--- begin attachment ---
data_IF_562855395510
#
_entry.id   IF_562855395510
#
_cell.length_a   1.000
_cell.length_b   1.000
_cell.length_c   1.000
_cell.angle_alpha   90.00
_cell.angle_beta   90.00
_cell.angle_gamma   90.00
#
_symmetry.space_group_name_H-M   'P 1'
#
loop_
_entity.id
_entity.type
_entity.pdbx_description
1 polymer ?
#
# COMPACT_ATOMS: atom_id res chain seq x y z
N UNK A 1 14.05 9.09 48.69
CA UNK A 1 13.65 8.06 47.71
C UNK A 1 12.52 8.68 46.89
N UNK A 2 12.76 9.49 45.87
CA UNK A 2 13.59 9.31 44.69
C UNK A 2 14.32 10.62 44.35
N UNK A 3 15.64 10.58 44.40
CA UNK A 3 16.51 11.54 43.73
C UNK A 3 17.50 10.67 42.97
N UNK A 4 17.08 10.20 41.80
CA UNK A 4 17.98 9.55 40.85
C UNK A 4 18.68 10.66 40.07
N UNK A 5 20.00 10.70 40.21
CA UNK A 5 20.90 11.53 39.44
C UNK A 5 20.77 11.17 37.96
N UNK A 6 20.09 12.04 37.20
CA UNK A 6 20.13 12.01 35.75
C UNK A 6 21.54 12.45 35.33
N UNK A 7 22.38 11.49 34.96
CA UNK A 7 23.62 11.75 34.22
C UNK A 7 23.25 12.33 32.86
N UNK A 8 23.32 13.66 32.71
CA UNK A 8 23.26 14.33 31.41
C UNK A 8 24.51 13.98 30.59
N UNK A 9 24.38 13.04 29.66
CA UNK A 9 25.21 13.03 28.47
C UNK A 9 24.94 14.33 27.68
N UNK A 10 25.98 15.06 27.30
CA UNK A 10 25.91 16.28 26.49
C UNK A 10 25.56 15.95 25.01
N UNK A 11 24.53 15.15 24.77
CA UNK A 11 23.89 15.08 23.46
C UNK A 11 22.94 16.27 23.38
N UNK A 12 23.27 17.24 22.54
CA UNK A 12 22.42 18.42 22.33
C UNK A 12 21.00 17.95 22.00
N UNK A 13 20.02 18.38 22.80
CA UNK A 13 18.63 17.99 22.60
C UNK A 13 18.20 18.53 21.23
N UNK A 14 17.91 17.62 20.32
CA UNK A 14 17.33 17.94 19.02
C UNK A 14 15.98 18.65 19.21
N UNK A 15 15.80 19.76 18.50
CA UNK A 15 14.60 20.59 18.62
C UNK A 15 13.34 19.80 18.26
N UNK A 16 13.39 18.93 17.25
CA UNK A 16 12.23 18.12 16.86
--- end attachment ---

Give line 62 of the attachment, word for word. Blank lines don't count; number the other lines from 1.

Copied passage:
C UNK A 14 15.98 18.65 19.21